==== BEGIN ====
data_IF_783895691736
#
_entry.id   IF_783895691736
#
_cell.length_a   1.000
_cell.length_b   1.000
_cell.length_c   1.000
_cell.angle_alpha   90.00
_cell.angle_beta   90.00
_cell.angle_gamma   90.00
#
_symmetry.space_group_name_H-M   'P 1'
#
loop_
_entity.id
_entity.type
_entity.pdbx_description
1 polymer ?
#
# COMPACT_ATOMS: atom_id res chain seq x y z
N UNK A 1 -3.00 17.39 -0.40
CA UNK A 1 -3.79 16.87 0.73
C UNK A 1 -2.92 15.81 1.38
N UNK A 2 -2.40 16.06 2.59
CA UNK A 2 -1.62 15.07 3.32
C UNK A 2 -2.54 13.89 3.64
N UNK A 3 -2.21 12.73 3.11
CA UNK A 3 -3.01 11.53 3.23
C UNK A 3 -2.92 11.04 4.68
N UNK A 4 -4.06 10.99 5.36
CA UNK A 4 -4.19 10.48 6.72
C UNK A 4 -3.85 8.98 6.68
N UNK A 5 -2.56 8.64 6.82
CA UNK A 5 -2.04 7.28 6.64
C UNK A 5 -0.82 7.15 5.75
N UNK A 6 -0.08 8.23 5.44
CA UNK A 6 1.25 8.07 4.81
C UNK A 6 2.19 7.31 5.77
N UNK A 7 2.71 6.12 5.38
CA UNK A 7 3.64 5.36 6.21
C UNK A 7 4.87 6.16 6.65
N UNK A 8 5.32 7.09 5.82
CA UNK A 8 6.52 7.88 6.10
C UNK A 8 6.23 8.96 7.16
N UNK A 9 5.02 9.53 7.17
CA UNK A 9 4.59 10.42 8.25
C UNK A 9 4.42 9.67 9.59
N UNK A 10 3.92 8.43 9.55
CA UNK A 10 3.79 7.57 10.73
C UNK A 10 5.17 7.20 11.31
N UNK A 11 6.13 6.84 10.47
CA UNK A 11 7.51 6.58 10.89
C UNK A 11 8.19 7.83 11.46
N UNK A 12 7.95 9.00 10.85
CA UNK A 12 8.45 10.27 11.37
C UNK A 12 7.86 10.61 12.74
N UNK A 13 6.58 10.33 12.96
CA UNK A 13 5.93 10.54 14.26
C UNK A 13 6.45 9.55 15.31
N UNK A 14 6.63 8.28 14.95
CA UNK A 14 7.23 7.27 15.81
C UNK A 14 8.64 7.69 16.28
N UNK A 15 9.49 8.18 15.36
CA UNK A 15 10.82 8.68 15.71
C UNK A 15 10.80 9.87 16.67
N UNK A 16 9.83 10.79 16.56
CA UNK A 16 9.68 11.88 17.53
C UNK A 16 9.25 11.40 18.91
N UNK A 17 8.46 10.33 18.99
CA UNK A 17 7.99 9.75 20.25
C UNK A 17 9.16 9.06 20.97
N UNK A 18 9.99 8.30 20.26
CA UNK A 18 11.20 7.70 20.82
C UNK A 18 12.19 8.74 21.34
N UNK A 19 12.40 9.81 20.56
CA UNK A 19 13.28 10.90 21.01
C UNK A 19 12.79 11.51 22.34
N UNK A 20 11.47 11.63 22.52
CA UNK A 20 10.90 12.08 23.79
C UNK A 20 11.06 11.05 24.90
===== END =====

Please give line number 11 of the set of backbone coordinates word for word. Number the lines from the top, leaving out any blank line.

#